Property taxes for the state of Colorado.
Property value in The Centennial State is determined by a county assessor through one of three approaches: 1) market 2) cost or 3) income. Property taxes on real estate are assessed at 7.96% of the property’s actual value. If you want, you can actually figure out your property tax bill simply by multiplying the assessed value by the local tax rate.
Residents are responsible for two mill levies—county and school districts—as well as others that vary according to county such as city, recreation, fire protection, soil conservation, pest control, cemetery, or any other such operation.
Real property is categorized into 10 denominations:
- Agricultural – if the land produces agricultural products for profit
- Residential – if the land has a house, mobile home, or apartment building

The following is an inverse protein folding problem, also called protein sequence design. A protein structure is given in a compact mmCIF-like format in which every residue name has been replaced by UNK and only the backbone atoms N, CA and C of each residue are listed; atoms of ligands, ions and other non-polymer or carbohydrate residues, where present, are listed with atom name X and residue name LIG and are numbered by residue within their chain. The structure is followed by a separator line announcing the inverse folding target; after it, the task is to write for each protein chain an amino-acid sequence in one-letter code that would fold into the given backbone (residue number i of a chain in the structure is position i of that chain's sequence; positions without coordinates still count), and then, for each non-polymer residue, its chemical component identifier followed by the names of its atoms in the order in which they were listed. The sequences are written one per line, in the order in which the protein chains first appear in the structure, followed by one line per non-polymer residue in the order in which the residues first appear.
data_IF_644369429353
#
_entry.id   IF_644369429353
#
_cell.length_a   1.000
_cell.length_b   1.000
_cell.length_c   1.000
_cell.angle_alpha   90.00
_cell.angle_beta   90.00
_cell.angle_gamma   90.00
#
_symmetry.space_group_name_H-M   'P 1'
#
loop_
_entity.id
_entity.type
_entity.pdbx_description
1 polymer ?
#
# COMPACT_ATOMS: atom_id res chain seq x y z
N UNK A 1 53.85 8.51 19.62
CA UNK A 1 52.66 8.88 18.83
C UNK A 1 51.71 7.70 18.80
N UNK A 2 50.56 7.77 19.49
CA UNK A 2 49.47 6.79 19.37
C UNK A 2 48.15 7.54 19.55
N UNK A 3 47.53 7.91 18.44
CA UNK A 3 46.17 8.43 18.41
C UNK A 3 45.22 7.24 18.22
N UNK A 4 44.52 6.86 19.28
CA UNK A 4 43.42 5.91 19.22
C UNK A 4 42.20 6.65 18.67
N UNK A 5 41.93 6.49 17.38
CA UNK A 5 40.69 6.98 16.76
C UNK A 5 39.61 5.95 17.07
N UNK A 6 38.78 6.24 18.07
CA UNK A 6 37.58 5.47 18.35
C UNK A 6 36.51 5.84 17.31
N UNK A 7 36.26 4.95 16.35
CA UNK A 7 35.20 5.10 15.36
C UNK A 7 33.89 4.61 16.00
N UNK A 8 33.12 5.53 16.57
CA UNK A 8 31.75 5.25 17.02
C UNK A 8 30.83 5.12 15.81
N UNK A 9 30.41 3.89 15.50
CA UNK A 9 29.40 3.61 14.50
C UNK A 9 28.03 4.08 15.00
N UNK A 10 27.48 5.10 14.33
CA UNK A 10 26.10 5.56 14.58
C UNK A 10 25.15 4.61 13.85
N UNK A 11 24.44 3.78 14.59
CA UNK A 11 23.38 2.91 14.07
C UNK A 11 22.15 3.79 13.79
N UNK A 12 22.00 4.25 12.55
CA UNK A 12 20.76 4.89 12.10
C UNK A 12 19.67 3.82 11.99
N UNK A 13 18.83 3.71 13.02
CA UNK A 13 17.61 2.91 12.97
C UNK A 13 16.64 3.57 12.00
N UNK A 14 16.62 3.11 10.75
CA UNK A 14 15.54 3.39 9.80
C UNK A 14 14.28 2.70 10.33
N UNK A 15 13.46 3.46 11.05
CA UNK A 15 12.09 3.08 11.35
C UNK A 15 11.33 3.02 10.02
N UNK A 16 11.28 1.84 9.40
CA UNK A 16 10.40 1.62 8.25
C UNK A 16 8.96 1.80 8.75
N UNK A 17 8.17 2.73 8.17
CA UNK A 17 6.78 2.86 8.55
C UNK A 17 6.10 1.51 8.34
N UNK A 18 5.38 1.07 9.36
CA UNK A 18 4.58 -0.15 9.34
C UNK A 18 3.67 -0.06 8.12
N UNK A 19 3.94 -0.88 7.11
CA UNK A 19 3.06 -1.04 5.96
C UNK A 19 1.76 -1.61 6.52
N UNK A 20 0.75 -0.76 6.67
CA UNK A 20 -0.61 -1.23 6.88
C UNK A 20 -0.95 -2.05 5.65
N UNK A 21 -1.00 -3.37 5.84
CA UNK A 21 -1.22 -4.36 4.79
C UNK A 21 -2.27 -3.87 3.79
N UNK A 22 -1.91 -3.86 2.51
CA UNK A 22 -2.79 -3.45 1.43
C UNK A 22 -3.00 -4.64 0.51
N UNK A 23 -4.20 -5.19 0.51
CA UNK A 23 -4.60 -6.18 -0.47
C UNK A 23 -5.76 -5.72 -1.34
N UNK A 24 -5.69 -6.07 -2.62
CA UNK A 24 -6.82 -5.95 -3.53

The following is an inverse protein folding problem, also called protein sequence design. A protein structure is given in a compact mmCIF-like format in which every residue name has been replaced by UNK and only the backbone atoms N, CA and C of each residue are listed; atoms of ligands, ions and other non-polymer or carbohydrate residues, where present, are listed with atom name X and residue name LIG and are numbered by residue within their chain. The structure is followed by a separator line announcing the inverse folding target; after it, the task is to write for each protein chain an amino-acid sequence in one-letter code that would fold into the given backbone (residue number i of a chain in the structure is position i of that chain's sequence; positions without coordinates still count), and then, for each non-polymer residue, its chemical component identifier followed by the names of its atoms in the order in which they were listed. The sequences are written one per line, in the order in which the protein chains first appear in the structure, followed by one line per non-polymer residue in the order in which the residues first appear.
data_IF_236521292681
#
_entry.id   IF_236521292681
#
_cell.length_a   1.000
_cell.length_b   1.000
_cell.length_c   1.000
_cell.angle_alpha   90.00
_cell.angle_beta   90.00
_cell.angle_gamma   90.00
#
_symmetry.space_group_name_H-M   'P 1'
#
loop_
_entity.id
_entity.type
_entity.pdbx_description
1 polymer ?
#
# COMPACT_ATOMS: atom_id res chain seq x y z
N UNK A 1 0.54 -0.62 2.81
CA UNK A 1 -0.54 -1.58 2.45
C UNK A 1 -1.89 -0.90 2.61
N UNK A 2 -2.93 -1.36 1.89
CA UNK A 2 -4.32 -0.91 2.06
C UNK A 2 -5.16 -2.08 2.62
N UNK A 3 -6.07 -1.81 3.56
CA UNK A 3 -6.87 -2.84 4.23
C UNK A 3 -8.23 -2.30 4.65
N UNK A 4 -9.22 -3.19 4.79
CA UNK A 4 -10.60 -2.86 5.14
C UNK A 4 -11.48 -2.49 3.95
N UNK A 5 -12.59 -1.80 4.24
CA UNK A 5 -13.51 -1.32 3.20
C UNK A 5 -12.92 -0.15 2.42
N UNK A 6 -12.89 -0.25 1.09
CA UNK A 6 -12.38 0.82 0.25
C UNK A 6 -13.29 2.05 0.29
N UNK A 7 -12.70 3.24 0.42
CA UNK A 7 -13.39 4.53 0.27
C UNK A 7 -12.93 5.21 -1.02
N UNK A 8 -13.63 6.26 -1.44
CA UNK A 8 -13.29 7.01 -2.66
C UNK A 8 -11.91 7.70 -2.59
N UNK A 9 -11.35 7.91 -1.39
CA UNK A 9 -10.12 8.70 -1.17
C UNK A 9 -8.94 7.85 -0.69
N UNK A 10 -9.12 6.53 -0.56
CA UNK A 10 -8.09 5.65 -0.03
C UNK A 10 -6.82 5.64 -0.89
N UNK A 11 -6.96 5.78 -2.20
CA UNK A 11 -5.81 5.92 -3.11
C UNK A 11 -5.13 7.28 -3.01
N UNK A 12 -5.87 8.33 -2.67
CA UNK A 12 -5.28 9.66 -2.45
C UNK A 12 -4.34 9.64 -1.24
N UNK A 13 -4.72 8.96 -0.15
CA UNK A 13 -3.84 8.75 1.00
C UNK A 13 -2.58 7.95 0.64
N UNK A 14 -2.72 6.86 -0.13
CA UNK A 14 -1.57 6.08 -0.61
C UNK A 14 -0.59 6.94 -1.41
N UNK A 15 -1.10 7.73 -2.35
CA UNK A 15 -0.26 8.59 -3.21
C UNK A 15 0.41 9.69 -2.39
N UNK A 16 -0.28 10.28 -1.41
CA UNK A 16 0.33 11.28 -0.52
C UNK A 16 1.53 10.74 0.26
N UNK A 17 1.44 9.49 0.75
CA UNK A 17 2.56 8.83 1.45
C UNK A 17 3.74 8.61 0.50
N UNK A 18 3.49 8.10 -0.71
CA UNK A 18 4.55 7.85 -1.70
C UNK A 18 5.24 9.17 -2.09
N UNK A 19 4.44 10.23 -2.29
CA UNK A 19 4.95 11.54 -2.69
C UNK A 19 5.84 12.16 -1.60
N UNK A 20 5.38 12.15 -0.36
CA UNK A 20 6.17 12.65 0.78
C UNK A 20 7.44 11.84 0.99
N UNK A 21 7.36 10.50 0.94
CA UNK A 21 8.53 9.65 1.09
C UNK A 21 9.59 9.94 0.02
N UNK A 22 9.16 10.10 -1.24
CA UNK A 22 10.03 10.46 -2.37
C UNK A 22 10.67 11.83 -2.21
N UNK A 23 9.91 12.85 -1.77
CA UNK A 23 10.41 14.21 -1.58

- Vacant – must be considered either platted or unplatted
- Commercial – property used mainly for commercial endeavors
- Industrial – land used to add value to a particular product through manufacturing or processing, for example
The other five deal with natural resources and include mines that produce copper, gold, or silver grossing at least $5,000 the previous year. Oil and gas lands, public utilities, railroad companies, electric companies, and pipeline companies are a few more of the types of real properties.
You’ll receive a declaration schedule for property taxes from your county assessor after January 1, but the county treasurer is responsible for sending and collecting the tax bill. A list of all county assessors can be found by clicking here.
For qualifying elderly, disabled, and lower-income residents, Colorado offers a rebate for property taxes and heating costs if the proper form (Form 104 PTC) is filled out. Qualified taxpayers can receive a rebate of up to $600 of the property tax and $192 of their heating expenses. Read more here.